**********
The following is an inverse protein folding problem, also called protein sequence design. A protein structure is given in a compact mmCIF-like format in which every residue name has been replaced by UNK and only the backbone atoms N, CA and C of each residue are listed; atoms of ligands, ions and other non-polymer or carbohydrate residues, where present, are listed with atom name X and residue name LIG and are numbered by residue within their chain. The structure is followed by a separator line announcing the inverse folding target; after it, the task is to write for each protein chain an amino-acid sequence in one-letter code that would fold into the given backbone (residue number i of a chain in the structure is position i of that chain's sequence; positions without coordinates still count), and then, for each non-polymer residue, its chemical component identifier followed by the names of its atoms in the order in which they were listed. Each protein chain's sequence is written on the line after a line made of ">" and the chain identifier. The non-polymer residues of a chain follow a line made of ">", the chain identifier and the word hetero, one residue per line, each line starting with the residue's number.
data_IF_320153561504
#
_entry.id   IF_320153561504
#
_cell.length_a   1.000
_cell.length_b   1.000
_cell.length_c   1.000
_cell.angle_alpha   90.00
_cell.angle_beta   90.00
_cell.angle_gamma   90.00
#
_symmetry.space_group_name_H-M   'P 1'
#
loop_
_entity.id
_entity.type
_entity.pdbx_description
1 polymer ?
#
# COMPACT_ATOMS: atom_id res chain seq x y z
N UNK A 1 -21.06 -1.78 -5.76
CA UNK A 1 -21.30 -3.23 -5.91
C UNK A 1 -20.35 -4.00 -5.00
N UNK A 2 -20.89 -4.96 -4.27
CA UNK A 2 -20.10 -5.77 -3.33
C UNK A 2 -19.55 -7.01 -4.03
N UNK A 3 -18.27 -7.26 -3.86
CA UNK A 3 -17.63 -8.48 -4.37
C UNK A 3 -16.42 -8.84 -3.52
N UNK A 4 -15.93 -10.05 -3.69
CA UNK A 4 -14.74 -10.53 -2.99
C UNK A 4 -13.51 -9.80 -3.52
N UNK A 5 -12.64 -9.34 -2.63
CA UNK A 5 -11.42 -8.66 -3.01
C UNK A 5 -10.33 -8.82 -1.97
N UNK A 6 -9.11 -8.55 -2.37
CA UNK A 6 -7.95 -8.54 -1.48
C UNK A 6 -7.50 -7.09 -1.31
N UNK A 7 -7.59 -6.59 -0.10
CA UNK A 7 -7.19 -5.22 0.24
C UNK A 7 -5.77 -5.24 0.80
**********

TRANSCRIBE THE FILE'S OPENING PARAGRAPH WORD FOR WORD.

The following is an inverse protein folding problem, also called protein sequence design. A protein structure is given in a compact mmCIF-like format in which every residue name has been replaced by UNK and only the backbone atoms N, CA and C of each residue are listed; atoms of ligands, ions and other non-polymer or carbohydrate residues, where present, are listed with atom name X and residue name LIG and are numbered by residue within their chain. The structure is followed by a separator line announcing the inverse folding target; after it, the task is to write for each protein chain an amino-acid sequence in one-letter code that would fold into the given backbone (residue number i of a chain in the structure is position i of that chain's sequence; positions without coordinates still count), and then, for each non-polymer residue, its chemical component identifier followed by the names of its atoms in the order in which they were listed. Each protein chain's sequence is written on the line after a line made of ">" and the chain identifier. The non-polymer residues of a chain follow a line made of ">", the chain identifier and the word hetero, one residue per line, each line starting with the residue's number.